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Unformatted text preview: Educational Psychology Recaps Introduction- three stages of adolescence- early (10-13)- middle (14-17)- late (18-21) - emerging adulthood: early - mid 20s - fundamental changes of adolescence- biological - physical changes in puberty- cognitive - changes in thinking ability- social - change in the way society defines the individual - can’t understand development without examining setting, context - effects of universal biological, cognitive, and social changes depend on context they take place in- immediate contexts - family- peer group- school- work and leisure setting - mass media- internet- what takes place in these contexts are influenced by broader context:- community- culture - historical era - psychosocial issues- identity- autonomy- intimacy- sexuality- achievement - *psychological problems- depression, delinquency, substance abuse* - theoretical perspectives emphasize biology and environment- biosocial theorists- development = inevitable outcome of the physical changes of puberty - Hall = storm and stress - organismic theorists- development = biology + environment- internal psychological conflicts - Erikson = adolescence time of identity crisis - Piaget = development of abstract thinking - learning theorists - Skinner and Bandura- development = exposure to forces that reinforce, punish, model particular behaviors - sociological theorists- look how adolescents as a group, not individual, are treated by society - differences between adults/ adolescents regarding power, attitudes, val- ues - historical theorists- ways adolescence differ during different periods - adolescence = social invention - anthropological theorists- diversity of adolescent experiences across different cultures - nature of adolescence determined by conditions under which people grow up - adolescents negatively stereotyped- sex crazed, foolish, irresponsible, difficult, troubled --> no evidence to support this Chapter One- puberty has three main physical manifestations:- rapid acceleration in growth- development of primary sex characteristics...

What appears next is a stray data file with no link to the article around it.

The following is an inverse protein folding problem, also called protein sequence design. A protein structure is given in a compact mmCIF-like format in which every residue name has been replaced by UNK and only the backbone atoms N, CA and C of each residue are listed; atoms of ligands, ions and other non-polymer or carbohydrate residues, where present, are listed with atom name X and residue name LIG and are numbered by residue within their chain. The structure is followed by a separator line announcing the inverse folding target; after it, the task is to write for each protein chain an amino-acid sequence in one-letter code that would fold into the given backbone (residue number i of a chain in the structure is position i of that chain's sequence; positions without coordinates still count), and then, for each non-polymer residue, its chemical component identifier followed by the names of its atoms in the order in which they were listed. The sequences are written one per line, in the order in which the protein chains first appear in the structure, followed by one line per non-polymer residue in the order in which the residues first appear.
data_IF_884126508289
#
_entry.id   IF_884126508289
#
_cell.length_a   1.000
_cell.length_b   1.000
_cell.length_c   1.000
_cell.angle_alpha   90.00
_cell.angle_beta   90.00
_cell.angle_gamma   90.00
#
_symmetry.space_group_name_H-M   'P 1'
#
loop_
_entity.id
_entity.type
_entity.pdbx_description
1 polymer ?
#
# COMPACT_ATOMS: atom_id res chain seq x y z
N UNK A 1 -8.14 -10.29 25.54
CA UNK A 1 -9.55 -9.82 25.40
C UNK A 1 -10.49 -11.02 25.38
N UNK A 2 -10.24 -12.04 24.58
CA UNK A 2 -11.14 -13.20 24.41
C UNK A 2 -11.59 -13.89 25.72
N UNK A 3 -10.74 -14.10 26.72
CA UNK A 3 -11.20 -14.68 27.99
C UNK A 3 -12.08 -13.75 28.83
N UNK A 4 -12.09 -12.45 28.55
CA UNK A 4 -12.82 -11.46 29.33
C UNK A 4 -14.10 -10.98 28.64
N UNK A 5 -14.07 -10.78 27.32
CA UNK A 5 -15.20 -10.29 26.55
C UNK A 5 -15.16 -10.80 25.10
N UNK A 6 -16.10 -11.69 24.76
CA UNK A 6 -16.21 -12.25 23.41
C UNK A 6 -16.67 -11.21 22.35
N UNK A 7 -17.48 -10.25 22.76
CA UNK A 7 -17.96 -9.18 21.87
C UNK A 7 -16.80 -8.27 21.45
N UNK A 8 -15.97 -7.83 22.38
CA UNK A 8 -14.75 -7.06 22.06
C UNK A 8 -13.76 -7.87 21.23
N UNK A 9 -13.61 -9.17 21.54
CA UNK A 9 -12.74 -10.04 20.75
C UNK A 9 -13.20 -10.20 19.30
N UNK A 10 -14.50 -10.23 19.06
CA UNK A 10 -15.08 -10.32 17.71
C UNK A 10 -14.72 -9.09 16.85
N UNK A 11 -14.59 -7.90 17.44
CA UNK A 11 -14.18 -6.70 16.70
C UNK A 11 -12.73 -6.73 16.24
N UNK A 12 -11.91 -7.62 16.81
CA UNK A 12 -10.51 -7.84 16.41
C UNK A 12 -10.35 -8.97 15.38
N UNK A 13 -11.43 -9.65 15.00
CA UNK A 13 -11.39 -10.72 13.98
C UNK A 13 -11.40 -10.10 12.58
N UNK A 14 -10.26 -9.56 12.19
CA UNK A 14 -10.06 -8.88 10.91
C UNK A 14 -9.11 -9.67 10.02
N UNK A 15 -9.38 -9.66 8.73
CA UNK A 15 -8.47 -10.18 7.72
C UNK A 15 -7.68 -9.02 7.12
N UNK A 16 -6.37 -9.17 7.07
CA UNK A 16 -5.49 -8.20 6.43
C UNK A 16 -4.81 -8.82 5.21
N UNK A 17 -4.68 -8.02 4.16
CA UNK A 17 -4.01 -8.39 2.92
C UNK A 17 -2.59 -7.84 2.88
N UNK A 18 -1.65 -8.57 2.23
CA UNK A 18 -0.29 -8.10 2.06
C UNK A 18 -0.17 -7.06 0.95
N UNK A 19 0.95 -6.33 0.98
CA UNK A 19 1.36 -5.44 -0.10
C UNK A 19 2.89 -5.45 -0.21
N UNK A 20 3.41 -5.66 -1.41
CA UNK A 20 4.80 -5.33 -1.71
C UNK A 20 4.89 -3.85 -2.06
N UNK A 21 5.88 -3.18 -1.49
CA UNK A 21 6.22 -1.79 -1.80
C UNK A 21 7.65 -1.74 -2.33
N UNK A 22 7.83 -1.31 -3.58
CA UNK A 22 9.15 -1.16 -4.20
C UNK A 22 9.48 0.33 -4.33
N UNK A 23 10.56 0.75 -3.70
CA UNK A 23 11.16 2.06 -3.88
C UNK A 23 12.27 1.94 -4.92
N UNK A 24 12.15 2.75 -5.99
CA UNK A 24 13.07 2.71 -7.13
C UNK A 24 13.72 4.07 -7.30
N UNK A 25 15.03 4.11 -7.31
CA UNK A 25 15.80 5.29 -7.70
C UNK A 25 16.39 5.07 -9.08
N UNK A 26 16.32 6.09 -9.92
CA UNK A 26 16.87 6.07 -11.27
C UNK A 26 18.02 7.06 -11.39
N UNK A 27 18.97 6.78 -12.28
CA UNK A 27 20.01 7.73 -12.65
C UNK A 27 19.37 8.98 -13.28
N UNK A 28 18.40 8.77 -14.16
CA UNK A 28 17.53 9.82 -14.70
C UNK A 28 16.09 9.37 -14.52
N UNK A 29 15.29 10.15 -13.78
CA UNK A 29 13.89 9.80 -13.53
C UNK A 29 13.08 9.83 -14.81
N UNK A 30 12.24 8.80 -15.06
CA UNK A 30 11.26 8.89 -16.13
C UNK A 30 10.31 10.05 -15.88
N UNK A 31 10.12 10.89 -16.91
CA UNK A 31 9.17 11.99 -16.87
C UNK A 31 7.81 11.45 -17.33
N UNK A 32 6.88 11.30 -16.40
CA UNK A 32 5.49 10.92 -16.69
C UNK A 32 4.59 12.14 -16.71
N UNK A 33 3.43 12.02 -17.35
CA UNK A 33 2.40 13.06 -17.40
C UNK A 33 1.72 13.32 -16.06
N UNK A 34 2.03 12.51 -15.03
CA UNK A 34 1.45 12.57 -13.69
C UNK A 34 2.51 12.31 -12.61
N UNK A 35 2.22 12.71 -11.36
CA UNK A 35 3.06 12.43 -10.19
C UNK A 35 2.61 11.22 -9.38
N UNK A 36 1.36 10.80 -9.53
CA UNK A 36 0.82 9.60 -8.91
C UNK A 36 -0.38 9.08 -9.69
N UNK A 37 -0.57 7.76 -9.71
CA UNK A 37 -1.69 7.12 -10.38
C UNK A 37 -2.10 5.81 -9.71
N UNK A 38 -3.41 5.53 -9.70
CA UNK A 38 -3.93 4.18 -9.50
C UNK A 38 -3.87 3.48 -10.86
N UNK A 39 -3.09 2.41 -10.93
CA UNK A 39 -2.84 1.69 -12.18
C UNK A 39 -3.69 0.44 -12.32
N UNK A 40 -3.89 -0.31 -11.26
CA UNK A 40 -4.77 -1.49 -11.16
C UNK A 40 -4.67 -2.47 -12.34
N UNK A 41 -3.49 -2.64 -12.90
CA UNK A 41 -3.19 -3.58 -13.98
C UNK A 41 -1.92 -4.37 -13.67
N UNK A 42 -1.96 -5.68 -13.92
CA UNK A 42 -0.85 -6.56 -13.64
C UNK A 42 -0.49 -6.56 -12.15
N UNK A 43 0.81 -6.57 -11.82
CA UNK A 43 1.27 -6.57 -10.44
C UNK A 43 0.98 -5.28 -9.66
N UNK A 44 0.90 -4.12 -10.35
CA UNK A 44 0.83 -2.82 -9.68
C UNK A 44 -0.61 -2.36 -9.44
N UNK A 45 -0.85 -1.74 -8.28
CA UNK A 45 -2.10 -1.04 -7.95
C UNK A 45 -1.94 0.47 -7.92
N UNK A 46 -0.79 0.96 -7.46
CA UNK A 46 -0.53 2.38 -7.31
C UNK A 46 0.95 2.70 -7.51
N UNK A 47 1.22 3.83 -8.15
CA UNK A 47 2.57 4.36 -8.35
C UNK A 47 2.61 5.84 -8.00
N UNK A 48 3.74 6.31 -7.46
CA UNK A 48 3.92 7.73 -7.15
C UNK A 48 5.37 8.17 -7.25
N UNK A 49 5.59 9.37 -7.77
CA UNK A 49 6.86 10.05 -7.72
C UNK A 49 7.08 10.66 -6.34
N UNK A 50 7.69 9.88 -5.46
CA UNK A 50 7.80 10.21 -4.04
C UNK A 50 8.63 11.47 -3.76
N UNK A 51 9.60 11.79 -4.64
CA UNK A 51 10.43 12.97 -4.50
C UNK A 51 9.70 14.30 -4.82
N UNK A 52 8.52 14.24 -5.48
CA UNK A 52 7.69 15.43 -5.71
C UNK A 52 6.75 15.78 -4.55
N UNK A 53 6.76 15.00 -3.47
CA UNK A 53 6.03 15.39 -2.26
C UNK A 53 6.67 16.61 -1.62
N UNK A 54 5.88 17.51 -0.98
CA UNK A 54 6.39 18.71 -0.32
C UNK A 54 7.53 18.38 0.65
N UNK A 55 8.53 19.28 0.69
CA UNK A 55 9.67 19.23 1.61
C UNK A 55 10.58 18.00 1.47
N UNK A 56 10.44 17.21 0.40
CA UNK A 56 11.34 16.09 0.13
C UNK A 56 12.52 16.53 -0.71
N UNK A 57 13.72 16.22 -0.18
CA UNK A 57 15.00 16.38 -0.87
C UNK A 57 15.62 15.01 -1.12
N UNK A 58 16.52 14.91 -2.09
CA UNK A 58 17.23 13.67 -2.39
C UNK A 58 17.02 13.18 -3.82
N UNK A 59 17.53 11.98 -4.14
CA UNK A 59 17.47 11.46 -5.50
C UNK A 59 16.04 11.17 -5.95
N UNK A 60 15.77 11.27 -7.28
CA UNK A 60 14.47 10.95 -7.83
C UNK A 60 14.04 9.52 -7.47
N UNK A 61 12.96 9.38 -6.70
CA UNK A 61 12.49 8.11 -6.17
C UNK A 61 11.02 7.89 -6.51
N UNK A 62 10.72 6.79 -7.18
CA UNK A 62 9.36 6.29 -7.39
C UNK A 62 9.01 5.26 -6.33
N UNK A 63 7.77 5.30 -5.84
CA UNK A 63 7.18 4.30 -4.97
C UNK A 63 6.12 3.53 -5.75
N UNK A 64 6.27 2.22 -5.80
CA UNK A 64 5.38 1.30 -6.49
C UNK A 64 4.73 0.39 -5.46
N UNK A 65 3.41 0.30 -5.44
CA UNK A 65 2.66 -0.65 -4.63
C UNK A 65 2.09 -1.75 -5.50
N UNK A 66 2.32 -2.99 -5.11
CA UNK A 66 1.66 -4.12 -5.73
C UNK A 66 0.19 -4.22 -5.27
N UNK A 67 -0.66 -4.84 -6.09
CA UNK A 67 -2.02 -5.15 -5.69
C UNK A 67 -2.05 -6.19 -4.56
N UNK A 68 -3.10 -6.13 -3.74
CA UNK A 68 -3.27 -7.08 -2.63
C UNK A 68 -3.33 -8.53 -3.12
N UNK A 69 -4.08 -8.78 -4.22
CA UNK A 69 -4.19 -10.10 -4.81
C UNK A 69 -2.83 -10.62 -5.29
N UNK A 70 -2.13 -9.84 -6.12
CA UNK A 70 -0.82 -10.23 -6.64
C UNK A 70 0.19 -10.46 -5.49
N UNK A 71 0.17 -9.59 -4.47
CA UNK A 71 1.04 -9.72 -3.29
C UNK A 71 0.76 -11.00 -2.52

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This note was uploaded on 03/11/2012 for the course NUTRI 132 taught by Professor Anderson during the Fall '11 term at University of Wisconsin Colleges Online.
- Fall '11